Finally, hope for a syphilis vaccine

ScienceDaily | 6/12/2018 | Staff
bab_ohhbab_ohh (Posted by) Level 3
The World Health Organization estimates that 10.7 million people between the ages of 15 and 49 had syphilis in 2012, and about 5.6 million people contract it every year. In the U.S., its prevalence is growing, particularly among men who have sex with men. In many developing nations, it is growing among women sex workers and their clients.

For a long time, health agencies have tried to eliminate syphilis by treating people who contract it, tracking down the patients' recent sex partners, treating them and their partners, until the healthcare workers found everyone who could have been exposed to the disease. But this method is limited by people's willingness and ability to reveal their sexual contacts. It's also limited by the difficulty diagnosing syphilis.

Syphilis - Imitator - Pigmentation - Conditions - Dr

"Syphilis is the great imitator; it can look like hyper pigmentation, or other conditions," says Dr. Juan C. Salazar, chair of pediatrics at UConn Health and physician-in-chief at Connecticut Children's Medical Center.

And, the sexually transmitted disease poses serious health consequences. Syphilis is the second leading cause of stillbirth and miscarriage worldwide and, if left untreated, it can cause strokes, dementia, and other neurological disease.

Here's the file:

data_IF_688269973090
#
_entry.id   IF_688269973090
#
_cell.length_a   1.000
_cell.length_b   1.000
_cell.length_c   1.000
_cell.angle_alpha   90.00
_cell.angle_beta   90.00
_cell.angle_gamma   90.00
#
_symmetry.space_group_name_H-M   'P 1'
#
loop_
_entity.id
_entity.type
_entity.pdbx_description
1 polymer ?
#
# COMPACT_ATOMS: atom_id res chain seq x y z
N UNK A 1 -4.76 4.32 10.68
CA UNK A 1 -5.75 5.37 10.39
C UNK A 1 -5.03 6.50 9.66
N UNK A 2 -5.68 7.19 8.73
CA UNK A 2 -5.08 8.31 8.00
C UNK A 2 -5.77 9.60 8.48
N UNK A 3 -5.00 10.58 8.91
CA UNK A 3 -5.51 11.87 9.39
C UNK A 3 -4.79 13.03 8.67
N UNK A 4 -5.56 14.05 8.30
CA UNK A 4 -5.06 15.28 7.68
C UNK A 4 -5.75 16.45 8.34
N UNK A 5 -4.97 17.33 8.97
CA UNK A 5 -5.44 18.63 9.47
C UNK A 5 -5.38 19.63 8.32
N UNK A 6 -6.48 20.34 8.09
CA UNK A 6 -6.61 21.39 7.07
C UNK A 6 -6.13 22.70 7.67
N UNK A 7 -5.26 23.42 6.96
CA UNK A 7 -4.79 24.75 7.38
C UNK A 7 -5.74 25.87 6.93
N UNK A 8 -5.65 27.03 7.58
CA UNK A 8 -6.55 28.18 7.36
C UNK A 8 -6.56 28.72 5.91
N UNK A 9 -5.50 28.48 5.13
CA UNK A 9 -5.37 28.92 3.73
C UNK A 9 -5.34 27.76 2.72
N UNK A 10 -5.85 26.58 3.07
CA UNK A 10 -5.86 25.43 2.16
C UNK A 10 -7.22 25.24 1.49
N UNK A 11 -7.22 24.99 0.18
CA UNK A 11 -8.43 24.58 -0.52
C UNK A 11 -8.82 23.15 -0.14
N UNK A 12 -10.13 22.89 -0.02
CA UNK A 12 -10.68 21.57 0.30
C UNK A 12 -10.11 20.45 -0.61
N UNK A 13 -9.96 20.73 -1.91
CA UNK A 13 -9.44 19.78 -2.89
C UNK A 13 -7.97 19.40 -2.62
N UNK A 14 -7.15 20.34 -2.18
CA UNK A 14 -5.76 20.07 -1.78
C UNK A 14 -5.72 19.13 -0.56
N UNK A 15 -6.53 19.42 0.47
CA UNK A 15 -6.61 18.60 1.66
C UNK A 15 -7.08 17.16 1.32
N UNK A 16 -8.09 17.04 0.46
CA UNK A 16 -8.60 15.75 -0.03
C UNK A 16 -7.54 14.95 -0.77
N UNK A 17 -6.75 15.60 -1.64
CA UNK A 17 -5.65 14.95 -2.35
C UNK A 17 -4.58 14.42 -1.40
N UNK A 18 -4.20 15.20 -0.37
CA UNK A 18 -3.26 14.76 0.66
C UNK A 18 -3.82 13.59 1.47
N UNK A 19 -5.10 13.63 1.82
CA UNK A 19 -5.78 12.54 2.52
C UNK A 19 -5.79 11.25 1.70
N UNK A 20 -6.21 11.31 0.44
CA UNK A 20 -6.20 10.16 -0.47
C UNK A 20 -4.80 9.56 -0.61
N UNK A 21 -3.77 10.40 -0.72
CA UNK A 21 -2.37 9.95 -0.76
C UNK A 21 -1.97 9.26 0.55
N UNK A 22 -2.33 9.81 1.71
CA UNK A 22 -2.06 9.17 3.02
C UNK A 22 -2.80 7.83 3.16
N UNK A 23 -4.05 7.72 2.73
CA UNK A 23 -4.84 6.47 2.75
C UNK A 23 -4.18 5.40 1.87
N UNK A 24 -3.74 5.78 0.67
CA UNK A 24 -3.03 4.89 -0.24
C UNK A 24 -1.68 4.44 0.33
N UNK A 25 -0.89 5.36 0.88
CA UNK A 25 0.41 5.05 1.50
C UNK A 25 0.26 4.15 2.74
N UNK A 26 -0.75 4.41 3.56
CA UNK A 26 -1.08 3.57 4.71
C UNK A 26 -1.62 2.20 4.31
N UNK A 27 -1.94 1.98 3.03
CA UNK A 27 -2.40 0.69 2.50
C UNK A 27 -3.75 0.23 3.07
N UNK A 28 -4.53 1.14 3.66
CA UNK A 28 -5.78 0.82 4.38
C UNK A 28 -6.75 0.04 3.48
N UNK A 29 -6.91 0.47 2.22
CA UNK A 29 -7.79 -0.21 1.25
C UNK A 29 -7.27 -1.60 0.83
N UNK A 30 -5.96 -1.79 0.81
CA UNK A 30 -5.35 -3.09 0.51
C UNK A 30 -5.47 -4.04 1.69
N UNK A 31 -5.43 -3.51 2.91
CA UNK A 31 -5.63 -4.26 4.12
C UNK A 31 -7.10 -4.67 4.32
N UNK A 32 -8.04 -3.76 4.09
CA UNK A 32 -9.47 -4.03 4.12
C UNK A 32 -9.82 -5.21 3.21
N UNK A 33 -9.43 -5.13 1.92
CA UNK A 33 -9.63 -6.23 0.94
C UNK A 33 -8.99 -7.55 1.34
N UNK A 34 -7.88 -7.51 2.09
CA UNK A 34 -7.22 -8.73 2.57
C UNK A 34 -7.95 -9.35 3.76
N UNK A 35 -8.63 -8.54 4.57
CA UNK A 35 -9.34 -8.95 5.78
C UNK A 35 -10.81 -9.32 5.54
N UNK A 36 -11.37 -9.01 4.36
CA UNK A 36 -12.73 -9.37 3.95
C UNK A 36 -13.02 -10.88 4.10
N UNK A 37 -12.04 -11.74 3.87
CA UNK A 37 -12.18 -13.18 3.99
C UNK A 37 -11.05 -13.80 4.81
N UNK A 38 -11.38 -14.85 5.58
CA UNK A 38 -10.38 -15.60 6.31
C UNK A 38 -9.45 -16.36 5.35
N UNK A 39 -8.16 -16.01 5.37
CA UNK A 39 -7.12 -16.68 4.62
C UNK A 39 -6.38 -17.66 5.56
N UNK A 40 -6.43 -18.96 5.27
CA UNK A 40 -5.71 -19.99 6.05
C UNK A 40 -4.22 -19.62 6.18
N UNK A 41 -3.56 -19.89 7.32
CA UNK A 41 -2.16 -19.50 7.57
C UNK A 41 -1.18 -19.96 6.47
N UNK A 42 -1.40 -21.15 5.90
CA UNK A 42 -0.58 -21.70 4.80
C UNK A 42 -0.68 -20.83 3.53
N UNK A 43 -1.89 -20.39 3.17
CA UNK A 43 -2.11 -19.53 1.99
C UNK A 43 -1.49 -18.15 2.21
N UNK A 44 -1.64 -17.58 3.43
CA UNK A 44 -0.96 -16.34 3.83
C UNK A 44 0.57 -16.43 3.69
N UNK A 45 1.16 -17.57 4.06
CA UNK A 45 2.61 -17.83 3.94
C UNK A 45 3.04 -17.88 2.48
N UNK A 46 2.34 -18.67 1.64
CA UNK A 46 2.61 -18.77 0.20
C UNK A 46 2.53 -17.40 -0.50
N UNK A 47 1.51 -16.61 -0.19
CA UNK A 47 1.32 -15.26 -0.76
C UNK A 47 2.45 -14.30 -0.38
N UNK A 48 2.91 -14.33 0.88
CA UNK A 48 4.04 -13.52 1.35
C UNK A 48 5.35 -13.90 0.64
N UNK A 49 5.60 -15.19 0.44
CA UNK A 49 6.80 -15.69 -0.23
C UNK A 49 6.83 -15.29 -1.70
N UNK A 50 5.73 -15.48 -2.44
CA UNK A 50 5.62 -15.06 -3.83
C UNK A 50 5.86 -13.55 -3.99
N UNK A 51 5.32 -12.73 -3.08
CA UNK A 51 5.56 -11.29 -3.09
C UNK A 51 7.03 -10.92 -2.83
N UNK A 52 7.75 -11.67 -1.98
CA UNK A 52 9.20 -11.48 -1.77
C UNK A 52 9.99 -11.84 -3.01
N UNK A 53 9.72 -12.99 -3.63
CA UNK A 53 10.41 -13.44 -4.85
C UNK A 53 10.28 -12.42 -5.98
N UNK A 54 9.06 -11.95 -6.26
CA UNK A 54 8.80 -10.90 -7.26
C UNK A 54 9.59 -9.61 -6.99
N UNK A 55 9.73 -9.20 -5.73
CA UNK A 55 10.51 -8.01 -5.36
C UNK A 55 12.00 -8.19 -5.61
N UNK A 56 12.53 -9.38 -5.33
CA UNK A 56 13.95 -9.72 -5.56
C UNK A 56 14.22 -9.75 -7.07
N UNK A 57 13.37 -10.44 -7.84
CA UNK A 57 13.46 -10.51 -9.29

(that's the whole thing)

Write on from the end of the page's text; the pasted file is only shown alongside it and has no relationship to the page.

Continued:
Salazar - Colombia - City - Cali - Percent

Salazar was born in Colombia, where, in the city of Cali, about seven percent of young, sexually active people have evidence of syphilis.

About 15 years ago, he introduced UConn Health researchers to a group of health care professionals at CIDEIM, an infectious disease research institute in Cali, and they started an ongoing relationship: UConn Health researchers received access to a large population of patients for their studies, and the Cali clinicians and researchers received high-level training in recognizing and treating syphilis.

UConn - Health - Personnel - Cali - Researchers

UConn Health personnel often visit Cali, and researchers from CIDEIM have come to UConn Health to train in advanced laboratory techniques in immunology and molecular biology. It's a good exchange, and it's helped fuel breakthroughs...
(Excerpt) Read more at: ScienceDaily
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